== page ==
Speaking of that move, remember the guy I met at the Seminary who was in my class and could speak English well? He was still living in the Seminary the last time I talked to him. I would have thought the housing people took care of everybody at the same time. Nope. He mentioned that the Seminary told him he basically had to leave pretty soon. I keep hearing that the issue with these idiots is so rare. Never happened before. Somebody got changed out and everything got jumbled, and it’s some wild coincidence that this happened the same year I am here. I’m sorry, but that kind of crap is just unacceptable. How could it have gone that wrong?

Another interesting story, I guess, is the Pole-turned-Irishman international trucker I met at the food shack near the campus. He had moved to Ireland some years ago and had a job there as a transport professional. (He actually had a very strong Irish accent, to the point where I had some trouble understanding him.) With the international economic downturn, he had had to move to continental Europe to continue his trade, and has been driving all over Europe for a while now. With the 23 official languages of the European Union, not all of which even use the Latin alphabet, I had to ask how he gets around. Well, a lot of people in his industry, at least, know some English.

On this same occasion at the food stand, where I eat pretty often, the husband-and-wife team who runs it, along with a customer, made the effort to try and talk to me with what little English they knew. It was a relatively enjoyable conversation, despite the fact that they could barely understand anything I said, and vice versa. This only really became an issue when they asked me what I thought of Obama. I answered honestly, saying I didn’t really like him, and was immediately accused of racism by the husband, who up to that point hadn’t really said much. After my shock at the geographical reach of this baseless accusation, I tried to defend my position. Of course, they could barely understand what I was saying, which presented a nuanced contrast to the willful ignorance I have been faced with in similar situations in the past. (Don’t hate, I know political parties have almost become the equivalent of extended high school cliques and few people give a crap about real issues and policies. I get it.)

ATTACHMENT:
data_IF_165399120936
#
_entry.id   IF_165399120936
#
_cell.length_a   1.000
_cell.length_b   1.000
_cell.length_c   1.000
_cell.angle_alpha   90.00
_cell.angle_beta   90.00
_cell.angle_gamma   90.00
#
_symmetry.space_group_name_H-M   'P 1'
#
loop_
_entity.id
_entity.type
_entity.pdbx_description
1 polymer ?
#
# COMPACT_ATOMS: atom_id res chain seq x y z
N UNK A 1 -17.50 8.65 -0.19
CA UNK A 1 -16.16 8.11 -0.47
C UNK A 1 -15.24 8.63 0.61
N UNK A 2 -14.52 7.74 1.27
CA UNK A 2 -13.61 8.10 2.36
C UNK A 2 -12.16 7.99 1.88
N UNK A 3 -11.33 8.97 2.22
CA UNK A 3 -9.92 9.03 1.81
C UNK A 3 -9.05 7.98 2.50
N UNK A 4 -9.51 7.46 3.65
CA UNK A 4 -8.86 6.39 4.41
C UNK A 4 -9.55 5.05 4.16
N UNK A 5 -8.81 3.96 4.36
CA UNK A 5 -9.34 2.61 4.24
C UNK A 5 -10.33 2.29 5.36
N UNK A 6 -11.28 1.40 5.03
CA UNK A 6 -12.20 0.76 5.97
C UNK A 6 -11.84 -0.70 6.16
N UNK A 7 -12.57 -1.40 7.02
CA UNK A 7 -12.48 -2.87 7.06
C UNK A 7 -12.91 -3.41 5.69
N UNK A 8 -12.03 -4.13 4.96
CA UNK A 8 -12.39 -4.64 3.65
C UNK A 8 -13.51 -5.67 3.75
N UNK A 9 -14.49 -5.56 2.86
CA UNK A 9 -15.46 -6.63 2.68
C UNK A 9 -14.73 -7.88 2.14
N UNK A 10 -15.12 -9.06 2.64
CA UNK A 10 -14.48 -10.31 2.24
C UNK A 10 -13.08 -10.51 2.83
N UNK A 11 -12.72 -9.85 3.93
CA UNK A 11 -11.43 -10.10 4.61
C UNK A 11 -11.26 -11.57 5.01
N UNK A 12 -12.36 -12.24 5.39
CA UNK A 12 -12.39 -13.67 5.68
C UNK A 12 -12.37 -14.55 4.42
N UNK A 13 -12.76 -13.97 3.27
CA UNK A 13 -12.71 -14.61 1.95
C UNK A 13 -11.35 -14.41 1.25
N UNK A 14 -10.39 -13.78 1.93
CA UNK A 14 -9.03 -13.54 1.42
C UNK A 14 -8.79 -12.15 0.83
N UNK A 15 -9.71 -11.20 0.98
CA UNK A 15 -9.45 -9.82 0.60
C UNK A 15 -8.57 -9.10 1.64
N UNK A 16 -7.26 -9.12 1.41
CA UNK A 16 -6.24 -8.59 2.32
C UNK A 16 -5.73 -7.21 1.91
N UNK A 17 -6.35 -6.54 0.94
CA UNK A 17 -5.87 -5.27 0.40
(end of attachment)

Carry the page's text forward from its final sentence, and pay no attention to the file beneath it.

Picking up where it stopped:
Of course, the economic downturn and the consequent European sovereign debt crisis have continued to weigh on my mind. I’ve read up on a lot of it, thinking mainly in terms of its impact on the Euro, and it’s seriously a mess. Monetary union without fiscal union was a big mistake, and the apparent response from Germany and France is to push for more fiscal union, with the obvious result of declining national sovereignty throughout the EU. Of course, a lot of countries are balking at that. Then you have onerous regulation from unelected bureaucrats. No-one in the EU governing body is actually elected, and it shows.

London is the most competitive financial center in the world, and the EU will soon be implementing a financial transaction tax. Put away your politics for a minute and think about what that does to London. Switzerland isn’t actually in the EU, and oh look, there’s Zurich and Geneva being the second- and third-most competitive financial centers in Europe. Guess where all those Londoner bankers go. These kinds of regulations are everywhere here.

The EU and the Euro are broken systems and the EU is attempting to accelerate the centralization of its own power in response, rather than simply backing the Euro with some commodity. The debtor nations may put up with some loss of sovereignty in order to avoid default, but the more fiscally-sound countries don’t want to be punished for what they didn’t do. There have already been rumors of some sort of split in the EU.